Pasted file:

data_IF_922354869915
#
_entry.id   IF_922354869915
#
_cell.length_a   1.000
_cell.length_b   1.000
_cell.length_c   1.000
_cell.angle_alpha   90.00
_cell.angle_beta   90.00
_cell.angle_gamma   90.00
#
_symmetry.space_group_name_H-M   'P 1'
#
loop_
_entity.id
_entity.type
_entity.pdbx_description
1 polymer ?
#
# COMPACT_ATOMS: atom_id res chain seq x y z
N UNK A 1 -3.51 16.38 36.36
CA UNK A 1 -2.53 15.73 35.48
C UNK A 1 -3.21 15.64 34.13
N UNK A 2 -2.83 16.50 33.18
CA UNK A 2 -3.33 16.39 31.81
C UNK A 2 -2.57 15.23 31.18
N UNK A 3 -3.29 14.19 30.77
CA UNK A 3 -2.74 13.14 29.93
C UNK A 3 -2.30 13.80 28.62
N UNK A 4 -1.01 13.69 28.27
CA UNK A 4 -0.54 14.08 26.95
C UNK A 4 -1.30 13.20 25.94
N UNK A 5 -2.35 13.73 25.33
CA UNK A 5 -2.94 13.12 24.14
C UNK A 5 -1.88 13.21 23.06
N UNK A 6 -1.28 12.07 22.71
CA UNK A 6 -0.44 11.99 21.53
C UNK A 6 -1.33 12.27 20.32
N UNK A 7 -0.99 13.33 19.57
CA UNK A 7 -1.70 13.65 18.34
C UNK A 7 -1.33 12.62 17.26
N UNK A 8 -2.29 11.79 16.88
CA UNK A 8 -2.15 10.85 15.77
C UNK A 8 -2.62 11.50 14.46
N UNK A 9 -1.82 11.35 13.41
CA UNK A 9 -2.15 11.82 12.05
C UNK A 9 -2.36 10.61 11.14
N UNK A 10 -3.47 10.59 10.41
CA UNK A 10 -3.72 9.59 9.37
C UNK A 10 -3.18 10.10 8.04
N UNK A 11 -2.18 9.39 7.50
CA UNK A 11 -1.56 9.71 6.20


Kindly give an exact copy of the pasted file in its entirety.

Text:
data_IF_922354869915
#
_entry.id   IF_922354869915
#
_cell.length_a   1.000
_cell.length_b   1.000
_cell.length_c   1.000
_cell.angle_alpha   90.00
_cell.angle_beta   90.00
_cell.angle_gamma   90.00
#
_symmetry.space_group_name_H-M   'P 1'
#
loop_
_entity.id
_entity.type
_entity.pdbx_description
1 polymer ?
#
# COMPACT_ATOMS: atom_id res chain seq x y z
N UNK A 1 -3.51 16.38 36.36
CA UNK A 1 -2.53 15.73 35.48
C UNK A 1 -3.21 15.64 34.13
N UNK A 2 -2.83 16.50 33.18
CA UNK A 2 -3.33 16.39 31.81
C UNK A 2 -2.57 15.23 31.18
N UNK A 3 -3.29 14.19 30.77
CA UNK A 3 -2.74 13.14 29.93
C UNK A 3 -2.30 13.80 28.62
N UNK A 4 -1.01 13.69 28.27
CA UNK A 4 -0.54 14.08 26.95
C UNK A 4 -1.30 13.20 25.94
N UNK A 5 -2.35 13.73 25.33
CA UNK A 5 -2.94 13.12 24.14
C UNK A 5 -1.88 13.21 23.06
N UNK A 6 -1.28 12.07 22.71
CA UNK A 6 -0.44 11.99 21.53
C UNK A 6 -1.33 12.27 20.32
N UNK A 7 -0.99 13.33 19.57
CA UNK A 7 -1.70 13.65 18.34
C UNK A 7 -1.33 12.62 17.26
N UNK A 8 -2.29 11.79 16.88
CA UNK A 8 -2.15 10.85 15.77
C UNK A 8 -2.62 11.50 14.46
N UNK A 9 -1.82 11.35 13.41
CA UNK A 9 -2.15 11.82 12.05
C UNK A 9 -2.36 10.61 11.14
N UNK A 10 -3.47 10.59 10.41
CA UNK A 10 -3.72 9.59 9.37
C UNK A 10 -3.18 10.10 8.04
N UNK A 11 -2.18 9.39 7.50
CA UNK A 11 -1.56 9.71 6.20